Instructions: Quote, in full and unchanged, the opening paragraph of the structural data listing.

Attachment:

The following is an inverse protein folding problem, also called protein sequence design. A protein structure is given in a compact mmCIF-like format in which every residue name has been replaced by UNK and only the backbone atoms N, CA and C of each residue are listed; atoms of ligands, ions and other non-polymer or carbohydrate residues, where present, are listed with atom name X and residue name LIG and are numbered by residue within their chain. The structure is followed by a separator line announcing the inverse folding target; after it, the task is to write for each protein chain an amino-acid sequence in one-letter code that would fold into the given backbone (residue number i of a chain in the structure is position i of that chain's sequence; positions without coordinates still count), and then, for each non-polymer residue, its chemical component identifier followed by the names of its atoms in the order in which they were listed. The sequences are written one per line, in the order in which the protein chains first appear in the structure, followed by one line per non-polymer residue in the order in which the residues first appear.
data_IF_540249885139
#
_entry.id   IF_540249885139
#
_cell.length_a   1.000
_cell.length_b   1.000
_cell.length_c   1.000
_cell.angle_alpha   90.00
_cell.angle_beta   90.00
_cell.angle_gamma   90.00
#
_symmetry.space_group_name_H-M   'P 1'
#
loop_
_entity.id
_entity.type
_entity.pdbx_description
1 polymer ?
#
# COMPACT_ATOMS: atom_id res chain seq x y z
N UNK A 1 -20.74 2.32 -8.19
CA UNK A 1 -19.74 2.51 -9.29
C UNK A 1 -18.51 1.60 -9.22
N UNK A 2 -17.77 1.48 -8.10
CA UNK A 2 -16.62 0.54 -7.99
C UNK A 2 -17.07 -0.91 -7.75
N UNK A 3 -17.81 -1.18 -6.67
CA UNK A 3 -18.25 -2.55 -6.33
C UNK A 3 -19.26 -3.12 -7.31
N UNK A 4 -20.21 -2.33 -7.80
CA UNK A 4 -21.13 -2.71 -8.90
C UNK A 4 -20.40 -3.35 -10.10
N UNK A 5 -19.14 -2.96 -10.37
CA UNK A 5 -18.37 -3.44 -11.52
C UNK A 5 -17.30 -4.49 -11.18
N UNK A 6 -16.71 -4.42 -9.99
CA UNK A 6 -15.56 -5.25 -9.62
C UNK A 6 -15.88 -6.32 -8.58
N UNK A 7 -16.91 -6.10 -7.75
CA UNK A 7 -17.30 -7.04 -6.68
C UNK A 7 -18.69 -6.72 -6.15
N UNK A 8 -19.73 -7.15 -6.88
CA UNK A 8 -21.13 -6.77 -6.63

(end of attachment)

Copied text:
The following is an inverse protein folding problem, also called protein sequence design. A protein structure is given in a compact mmCIF-like format in which every residue name has been replaced by UNK and only the backbone atoms N, CA and C of each residue are listed; atoms of ligands, ions and other non-polymer or carbohydrate residues, where present, are listed with atom name X and residue name LIG and are numbered by residue within their chain. The structure is followed by a separator line announcing the inverse folding target; after it, the task is to write for each protein chain an amino-acid sequence in one-letter code that would fold into the given backbone (residue number i of a chain in the structure is position i of that chain's sequence; positions without coordinates still count), and then, for each non-polymer residue, its chemical component identifier followed by the names of its atoms in the order in which they were listed. The sequences are written one per line, in the order in which the protein chains first appear in the structure, followed by one line per non-polymer residue in the order in which the residues first appear.